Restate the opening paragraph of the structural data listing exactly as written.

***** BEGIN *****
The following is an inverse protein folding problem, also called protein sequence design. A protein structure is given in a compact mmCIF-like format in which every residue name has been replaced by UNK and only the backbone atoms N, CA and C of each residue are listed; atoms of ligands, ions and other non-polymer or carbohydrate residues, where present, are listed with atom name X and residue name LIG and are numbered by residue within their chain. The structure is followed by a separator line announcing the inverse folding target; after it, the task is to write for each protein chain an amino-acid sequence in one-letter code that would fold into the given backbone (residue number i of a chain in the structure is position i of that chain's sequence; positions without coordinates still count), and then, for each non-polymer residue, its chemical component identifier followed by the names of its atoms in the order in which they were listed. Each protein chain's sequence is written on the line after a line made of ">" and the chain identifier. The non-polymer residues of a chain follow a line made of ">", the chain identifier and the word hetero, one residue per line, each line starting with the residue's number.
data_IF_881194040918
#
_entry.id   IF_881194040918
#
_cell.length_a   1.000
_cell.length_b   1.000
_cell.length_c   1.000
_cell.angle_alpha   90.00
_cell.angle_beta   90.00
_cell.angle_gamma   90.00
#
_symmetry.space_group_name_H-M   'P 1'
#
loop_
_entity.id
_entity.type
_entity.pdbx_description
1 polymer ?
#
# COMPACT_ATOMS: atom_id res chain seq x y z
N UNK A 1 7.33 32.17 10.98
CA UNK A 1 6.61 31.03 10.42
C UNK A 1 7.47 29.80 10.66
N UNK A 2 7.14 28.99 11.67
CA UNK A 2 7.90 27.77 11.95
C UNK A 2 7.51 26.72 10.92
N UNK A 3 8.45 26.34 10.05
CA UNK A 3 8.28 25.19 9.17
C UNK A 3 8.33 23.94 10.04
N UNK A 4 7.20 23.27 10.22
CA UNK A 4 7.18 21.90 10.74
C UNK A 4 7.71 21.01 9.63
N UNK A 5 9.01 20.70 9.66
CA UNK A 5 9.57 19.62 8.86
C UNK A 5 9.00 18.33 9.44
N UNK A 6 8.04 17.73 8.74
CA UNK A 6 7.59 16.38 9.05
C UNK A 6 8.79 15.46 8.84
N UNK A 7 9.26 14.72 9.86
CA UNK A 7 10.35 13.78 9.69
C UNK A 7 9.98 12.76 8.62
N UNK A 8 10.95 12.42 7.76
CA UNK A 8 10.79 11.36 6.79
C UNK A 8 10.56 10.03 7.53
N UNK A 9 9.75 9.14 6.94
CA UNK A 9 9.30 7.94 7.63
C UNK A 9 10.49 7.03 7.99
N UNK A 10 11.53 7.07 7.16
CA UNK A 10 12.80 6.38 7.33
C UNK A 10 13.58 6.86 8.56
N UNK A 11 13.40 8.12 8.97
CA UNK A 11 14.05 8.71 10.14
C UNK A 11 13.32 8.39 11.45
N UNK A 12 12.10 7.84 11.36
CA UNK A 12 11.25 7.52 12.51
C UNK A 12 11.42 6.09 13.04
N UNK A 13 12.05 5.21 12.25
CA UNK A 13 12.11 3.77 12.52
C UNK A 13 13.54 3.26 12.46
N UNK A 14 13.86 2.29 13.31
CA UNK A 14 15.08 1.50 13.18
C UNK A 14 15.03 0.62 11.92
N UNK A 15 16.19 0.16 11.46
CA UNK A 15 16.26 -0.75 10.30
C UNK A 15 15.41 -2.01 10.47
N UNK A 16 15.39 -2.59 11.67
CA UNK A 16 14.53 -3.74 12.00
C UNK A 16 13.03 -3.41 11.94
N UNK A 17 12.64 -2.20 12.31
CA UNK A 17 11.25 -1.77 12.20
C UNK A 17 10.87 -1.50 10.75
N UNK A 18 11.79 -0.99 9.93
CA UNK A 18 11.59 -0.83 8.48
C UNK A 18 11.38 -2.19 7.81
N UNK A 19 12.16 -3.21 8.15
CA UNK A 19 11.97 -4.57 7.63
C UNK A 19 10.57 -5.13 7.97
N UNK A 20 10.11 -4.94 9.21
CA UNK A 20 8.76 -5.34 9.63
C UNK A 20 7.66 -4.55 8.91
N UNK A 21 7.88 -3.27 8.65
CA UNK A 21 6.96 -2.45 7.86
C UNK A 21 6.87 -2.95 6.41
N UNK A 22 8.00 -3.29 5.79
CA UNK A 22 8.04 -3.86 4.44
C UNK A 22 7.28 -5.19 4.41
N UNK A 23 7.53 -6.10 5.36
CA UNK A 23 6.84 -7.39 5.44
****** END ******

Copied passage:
The following is an inverse protein folding problem, also called protein sequence design. A protein structure is given in a compact mmCIF-like format in which every residue name has been replaced by UNK and only the backbone atoms N, CA and C of each residue are listed; atoms of ligands, ions and other non-polymer or carbohydrate residues, where present, are listed with atom name X and residue name LIG and are numbered by residue within their chain. The structure is followed by a separator line announcing the inverse folding target; after it, the task is to write for each protein chain an amino-acid sequence in one-letter code that would fold into the given backbone (residue number i of a chain in the structure is position i of that chain's sequence; positions without coordinates still count), and then, for each non-polymer residue, its chemical component identifier followed by the names of its atoms in the order in which they were listed. Each protein chain's sequence is written on the line after a line made of ">" and the chain identifier. The non-polymer residues of a chain follow a line made of ">", the chain identifier and the word hetero, one residue per line, each line starting with the residue's number.